39. Get out there! Don’t be afraid to show your artworks anywhere – even in untraditional settings.

40. Create press releases for your events.

41. Develop a unique style!

42. Follow other artists who create similar artwork as yours.

43. Become a writer and publish books about your art and life!

44. Work on creating smaller artworks that are more affordable.

45. Set goals for yourself, and reward yourself when you achieve them.

46. Build a relationship with people in the local media.

47. Keep a positive attitude!

48. Create LOTS of art!

49. Have fun!

50. Never give up!

About the Artist Nancy Cawdrey

June 1st, 2015

About the Artist Nancy Cawdrey

About Nancy Cawdrey

"Whatever medium I am working in, I like to mix color on the surface of the painting--giving the work more immediacy and spontaneity--what I call spirited painting. [On silk] I [can] really float brilliant color with spirit and gusto."
-Art Life, Fall/Winter 2001-2002

We have this beautiful Limited Edition piece in both a paper lithograph and a stretched canvas. Both are Signed and Numbered Limited Editions.

Nancy Dunlop Cawdrey is the daughter of a retired career officer, fortunate enough to be exposed to exotic cultures throughout her childhood. In whatever country her father was stationed, Nancy immersed herself in the culture, and her affection for the arts later led her to study two years in Paris and another five years in Britain.

Nancy loves color, texture and pattern. She began her painting career 35 years ago and worked predominately in watercolor. Through her pursuit for texture and passion for color, Nancy discovered the spontaneity and brilliance she could create through painting on silk, a Chinese technique that has been practiced for thousands of years. And, although silk painting is now her medium of choice, she continues to explore a variety of subjects in watercolor, pastel, oil and experimental media. Often, we see a mixture of media in her silk compositions. Through this overlaying of various media she creates buoyant color and texture with her combination of transparent pigment and the shimmer of silk.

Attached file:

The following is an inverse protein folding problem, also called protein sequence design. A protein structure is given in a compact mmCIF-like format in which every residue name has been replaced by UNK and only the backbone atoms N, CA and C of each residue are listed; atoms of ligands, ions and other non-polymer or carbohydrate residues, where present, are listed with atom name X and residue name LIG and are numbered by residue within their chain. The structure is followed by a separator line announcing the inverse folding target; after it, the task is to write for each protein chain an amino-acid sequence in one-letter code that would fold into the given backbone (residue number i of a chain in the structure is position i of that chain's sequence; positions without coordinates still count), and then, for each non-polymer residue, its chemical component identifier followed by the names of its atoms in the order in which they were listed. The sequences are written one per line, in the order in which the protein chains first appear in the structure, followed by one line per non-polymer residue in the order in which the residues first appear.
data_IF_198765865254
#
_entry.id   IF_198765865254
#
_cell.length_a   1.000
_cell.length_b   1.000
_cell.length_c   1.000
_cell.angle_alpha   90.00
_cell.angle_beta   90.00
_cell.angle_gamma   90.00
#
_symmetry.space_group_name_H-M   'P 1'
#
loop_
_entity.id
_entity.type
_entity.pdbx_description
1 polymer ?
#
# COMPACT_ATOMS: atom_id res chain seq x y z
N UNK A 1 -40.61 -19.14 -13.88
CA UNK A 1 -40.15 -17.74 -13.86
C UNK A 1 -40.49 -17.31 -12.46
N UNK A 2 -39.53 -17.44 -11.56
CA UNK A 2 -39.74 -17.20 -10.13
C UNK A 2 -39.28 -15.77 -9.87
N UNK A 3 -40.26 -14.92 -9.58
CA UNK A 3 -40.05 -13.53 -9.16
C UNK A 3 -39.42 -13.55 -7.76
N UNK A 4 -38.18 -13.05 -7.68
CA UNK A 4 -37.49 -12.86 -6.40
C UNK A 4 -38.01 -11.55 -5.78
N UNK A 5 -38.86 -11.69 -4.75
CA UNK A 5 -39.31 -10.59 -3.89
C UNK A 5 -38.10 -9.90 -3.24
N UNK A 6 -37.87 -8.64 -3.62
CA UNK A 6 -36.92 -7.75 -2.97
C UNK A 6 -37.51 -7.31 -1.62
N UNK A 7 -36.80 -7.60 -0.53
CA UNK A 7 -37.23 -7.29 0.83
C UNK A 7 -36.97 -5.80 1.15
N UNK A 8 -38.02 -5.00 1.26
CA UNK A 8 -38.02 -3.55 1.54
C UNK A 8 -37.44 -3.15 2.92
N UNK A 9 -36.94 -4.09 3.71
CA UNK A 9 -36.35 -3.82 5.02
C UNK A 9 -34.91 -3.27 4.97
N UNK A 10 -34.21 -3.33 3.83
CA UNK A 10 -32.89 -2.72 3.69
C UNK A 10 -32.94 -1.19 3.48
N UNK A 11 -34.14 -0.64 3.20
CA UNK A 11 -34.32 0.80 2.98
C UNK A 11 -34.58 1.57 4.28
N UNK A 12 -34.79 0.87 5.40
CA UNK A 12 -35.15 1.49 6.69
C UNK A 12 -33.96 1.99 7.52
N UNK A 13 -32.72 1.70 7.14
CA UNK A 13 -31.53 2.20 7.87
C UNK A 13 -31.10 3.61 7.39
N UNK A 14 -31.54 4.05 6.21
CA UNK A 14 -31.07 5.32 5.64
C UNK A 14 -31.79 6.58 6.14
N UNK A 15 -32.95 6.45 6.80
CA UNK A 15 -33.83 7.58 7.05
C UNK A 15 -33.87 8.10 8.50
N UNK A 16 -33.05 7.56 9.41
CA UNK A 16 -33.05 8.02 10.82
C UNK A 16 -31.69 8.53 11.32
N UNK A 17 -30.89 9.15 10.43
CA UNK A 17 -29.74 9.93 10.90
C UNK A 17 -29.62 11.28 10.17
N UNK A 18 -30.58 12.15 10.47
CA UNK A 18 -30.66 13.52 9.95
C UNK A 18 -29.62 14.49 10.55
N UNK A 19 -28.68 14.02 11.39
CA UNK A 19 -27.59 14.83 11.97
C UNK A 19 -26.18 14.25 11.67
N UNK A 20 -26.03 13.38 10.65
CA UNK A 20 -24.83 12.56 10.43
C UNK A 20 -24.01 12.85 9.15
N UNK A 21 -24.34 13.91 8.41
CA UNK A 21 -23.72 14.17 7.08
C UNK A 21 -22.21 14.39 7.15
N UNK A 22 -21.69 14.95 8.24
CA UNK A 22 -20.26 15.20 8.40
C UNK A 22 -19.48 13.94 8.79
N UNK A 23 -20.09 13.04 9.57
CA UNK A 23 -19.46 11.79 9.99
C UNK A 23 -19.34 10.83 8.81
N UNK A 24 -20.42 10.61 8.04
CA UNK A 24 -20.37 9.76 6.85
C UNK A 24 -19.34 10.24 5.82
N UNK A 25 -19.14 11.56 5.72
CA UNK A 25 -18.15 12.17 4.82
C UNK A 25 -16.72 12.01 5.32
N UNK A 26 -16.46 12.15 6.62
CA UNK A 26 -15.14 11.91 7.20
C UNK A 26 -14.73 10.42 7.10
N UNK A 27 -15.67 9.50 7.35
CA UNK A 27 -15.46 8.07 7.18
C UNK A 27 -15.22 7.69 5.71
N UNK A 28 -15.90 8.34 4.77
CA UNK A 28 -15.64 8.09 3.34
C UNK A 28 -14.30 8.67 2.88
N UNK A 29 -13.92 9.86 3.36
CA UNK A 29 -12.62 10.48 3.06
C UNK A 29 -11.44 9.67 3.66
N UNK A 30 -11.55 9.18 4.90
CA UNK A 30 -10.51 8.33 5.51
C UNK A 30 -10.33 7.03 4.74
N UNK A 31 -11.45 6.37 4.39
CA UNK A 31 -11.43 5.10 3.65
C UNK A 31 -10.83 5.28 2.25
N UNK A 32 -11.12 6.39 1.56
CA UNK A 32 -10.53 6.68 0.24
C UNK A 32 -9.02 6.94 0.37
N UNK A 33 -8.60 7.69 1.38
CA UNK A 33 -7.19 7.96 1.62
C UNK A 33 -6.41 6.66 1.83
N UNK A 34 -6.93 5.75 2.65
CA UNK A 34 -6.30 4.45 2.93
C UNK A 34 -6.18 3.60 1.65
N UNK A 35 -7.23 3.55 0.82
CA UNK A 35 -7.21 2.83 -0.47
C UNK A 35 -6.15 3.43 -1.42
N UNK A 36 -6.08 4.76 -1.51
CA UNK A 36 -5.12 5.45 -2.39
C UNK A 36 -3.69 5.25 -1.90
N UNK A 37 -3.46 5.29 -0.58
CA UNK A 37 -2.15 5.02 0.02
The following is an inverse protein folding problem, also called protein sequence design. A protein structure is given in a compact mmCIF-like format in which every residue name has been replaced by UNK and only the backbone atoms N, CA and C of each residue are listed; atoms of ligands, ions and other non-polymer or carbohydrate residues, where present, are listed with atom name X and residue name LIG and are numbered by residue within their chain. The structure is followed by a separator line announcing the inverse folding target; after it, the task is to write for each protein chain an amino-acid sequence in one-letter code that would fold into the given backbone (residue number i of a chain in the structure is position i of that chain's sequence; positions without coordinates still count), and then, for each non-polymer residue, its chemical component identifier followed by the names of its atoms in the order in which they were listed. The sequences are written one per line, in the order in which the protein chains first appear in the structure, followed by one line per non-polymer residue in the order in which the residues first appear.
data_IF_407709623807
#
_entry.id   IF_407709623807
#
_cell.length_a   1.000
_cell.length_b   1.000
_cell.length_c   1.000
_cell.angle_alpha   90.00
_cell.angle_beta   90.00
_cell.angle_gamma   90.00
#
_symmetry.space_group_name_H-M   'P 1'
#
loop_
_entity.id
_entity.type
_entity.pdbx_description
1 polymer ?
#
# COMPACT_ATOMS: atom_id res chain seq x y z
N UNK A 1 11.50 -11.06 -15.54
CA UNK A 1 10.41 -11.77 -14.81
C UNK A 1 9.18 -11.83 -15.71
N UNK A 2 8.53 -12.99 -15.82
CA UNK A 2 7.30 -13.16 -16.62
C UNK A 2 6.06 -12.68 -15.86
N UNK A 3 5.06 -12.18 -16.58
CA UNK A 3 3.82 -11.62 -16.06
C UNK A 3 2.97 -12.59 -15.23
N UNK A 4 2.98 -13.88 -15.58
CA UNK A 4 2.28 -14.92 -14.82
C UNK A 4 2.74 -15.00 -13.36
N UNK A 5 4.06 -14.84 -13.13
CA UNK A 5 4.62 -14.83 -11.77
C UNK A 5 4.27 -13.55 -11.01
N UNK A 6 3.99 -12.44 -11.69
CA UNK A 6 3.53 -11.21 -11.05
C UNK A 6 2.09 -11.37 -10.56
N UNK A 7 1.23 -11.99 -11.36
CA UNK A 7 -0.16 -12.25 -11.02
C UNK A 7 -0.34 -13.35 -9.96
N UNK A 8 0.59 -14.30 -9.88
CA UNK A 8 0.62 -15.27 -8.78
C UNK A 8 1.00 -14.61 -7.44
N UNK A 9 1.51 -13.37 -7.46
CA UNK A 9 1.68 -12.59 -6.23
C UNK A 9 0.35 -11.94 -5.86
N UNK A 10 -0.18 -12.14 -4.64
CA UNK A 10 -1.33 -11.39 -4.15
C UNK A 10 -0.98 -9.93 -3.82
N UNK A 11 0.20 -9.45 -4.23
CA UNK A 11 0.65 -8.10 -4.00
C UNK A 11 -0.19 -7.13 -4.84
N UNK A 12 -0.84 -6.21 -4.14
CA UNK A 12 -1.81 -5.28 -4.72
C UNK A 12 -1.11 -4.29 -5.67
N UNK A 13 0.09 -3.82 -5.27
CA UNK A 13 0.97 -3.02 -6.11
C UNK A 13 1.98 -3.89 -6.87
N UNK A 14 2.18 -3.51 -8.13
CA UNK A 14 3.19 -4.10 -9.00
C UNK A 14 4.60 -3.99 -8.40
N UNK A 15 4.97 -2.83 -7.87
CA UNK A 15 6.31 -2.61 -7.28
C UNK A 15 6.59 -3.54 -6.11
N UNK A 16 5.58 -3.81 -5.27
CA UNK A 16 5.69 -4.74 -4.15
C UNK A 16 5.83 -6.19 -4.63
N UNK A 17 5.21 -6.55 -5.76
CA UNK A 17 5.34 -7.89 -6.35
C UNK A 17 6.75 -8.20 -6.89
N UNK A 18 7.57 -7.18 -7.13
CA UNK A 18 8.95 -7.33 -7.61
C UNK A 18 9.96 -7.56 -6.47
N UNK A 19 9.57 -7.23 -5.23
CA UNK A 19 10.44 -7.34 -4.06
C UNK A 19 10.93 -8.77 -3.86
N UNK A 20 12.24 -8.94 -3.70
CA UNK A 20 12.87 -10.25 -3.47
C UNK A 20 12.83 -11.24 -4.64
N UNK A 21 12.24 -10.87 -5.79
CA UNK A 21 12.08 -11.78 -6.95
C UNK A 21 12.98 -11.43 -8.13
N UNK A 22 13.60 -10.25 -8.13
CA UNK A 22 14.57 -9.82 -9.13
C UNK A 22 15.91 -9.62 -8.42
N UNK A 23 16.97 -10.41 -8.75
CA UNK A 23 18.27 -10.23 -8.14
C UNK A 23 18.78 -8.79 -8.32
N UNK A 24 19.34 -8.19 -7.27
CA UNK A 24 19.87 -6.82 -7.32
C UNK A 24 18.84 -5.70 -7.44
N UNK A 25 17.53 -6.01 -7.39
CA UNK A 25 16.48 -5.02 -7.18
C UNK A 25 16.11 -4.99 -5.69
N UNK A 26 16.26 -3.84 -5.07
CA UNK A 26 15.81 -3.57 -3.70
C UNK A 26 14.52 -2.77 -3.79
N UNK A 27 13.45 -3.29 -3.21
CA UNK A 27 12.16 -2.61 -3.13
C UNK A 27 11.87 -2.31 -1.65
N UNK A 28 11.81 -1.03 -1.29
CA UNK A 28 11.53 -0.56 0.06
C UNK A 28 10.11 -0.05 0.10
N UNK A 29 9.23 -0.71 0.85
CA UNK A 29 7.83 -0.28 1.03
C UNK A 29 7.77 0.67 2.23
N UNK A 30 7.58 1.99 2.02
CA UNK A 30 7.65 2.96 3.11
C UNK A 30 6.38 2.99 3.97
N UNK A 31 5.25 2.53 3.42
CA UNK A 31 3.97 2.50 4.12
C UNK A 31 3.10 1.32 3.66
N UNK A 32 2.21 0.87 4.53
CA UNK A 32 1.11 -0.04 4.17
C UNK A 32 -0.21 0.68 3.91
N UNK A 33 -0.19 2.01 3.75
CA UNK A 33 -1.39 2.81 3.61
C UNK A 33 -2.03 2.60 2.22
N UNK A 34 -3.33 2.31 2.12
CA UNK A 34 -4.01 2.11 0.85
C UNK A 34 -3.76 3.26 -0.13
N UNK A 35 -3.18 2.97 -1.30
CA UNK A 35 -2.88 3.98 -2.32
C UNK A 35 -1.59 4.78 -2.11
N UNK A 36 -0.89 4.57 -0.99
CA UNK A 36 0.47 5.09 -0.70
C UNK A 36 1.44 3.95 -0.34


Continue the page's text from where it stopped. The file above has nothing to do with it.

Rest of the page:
A colorist with a strong sense of design, Nancy's work always evokes a response, whether she is creating one of her signature western figure pieces, a breathtaking landscape, a quiet corner of Venice, or a vibrant floral.

Nancy moved to Montana 22 years ago and settled near Bigfork on Fox Creek Slough near Flathead Lake where Montana's expansiveness serves as the primary inspiration for her work. She also enjoys traveling to the Southwest and abroad to paint on-site plein air studies.